Different manufacturers have introduced aqueous ozone cleaning systems. However, many cleaning professionals are not quite sure what aqueous ozone cleaning is all about.
To get to the heart of things, Matt Montage, distribution sales manager for CleanCore Technologies answers some of the most commonly asked questions about aqueous ozone.
What is it?
Aqueous ozone is a powerful oxidizer proven to clean effectively, helping to deodorize, sanitized, and destroy a host of germs, bacteria, and other contaminants on surfaces. Ozone is made up of three atoms found in the atmosphere and, as a result of new technologies, can be mechanically infused into water to create aqueous ozone, poured into a sprayer, and used just like a traditional cleaning solution.
Is it safe?
Yes. Aqueous ozone is typically safer than traditional or green cleaning solutions. Users are advised to follow all standard safety precautions, including wearing gloves, as they would when using any cleaning solution.
Is it green?
Some aqueous ozone products are referred to as "greener than green" and have been certified leading green certification organizations. Additionally, these systems promote sustainability. There are no boxes, packaging materials, or fuel required to transport aqueous ozone. The ozone is all made by one machine.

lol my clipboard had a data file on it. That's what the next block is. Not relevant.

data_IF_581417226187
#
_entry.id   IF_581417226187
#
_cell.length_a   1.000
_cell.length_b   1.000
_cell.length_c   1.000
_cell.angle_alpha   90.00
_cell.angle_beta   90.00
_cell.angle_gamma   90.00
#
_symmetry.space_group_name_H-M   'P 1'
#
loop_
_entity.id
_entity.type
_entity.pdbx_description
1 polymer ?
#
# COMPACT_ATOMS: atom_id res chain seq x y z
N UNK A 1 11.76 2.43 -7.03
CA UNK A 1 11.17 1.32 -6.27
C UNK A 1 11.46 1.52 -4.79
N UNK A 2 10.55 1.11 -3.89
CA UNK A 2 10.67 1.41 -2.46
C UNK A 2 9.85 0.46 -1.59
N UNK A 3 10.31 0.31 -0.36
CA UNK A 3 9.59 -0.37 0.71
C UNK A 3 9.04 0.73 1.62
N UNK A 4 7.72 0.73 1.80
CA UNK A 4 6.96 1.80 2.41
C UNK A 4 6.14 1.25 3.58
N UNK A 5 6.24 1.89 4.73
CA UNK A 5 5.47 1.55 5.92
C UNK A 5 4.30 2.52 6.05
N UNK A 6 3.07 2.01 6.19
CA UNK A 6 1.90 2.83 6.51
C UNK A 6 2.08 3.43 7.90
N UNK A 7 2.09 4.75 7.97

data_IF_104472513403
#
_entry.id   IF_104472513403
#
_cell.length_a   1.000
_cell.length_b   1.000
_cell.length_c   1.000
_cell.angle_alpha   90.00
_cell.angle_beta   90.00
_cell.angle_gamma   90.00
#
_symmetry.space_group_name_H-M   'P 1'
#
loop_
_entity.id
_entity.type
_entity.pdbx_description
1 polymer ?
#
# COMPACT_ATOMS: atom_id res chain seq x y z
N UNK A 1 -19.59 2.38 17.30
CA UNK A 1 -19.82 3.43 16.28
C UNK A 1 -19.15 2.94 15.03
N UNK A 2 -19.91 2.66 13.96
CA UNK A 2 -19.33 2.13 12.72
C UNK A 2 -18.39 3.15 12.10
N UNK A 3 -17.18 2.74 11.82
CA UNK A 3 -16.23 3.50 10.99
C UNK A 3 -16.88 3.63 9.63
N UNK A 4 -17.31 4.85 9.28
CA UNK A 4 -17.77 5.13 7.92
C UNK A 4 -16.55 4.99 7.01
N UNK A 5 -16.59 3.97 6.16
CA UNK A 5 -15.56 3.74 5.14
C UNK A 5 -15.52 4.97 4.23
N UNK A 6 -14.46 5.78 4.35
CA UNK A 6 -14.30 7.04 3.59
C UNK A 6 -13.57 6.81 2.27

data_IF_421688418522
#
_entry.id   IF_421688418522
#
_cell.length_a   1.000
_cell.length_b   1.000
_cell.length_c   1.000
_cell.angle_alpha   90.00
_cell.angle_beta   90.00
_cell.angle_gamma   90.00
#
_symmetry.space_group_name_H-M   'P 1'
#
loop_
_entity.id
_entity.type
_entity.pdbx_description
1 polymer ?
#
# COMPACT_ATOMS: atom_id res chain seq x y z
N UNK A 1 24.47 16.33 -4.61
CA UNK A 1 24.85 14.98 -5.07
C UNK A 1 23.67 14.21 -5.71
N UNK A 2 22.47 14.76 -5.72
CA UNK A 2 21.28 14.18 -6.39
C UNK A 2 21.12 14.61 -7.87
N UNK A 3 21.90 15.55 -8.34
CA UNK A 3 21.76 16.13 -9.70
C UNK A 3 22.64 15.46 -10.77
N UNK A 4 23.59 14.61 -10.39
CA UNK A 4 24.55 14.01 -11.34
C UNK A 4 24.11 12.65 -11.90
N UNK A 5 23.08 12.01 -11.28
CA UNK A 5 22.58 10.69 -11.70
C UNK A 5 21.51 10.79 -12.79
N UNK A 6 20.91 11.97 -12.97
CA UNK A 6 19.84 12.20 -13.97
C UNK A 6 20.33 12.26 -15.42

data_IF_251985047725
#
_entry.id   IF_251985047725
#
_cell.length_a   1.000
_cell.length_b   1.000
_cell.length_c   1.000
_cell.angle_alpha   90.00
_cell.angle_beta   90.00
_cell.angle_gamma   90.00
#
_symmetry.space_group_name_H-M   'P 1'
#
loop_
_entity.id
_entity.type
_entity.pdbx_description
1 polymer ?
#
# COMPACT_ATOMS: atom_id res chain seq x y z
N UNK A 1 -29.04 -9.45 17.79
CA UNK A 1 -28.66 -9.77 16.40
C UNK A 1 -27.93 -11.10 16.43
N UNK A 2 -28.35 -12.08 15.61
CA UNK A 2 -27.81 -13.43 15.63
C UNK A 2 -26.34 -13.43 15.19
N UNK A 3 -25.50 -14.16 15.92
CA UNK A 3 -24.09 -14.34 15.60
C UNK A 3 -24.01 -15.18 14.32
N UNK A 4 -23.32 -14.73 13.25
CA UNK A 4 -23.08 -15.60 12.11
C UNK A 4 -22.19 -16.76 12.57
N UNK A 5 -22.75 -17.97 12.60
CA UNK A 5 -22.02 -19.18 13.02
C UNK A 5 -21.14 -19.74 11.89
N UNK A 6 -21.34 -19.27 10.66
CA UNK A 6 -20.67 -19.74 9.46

How long does it last?
After use, the water evaporates and the ozone reverts back to oxygen. Aqueous ozone does not leave chemical residue on surfaces.
How strong is it?
Aqueous ozone is often compared to chlorine bleach because it can be used in many similar disinfecting applications. While it is not an EPA-registered disinfectant and should not be used in place of a disinfectant, it does have "kill" rates comparable to the key ingredients found in most hospital-grade disinfectants.
Where can it be used?
Use aqueous ozone just about anywhere you would use a cleaning solution: counters, restroom fixtures, floors, "high-touch" areas, even carpet.
"Earlier we noted that cleaning workers should wear gloves when using aqueous ozone systems," says Montag. "What we find is many people then clean those gloves using aqueous ozone, so they are clean and sanitized for their next use."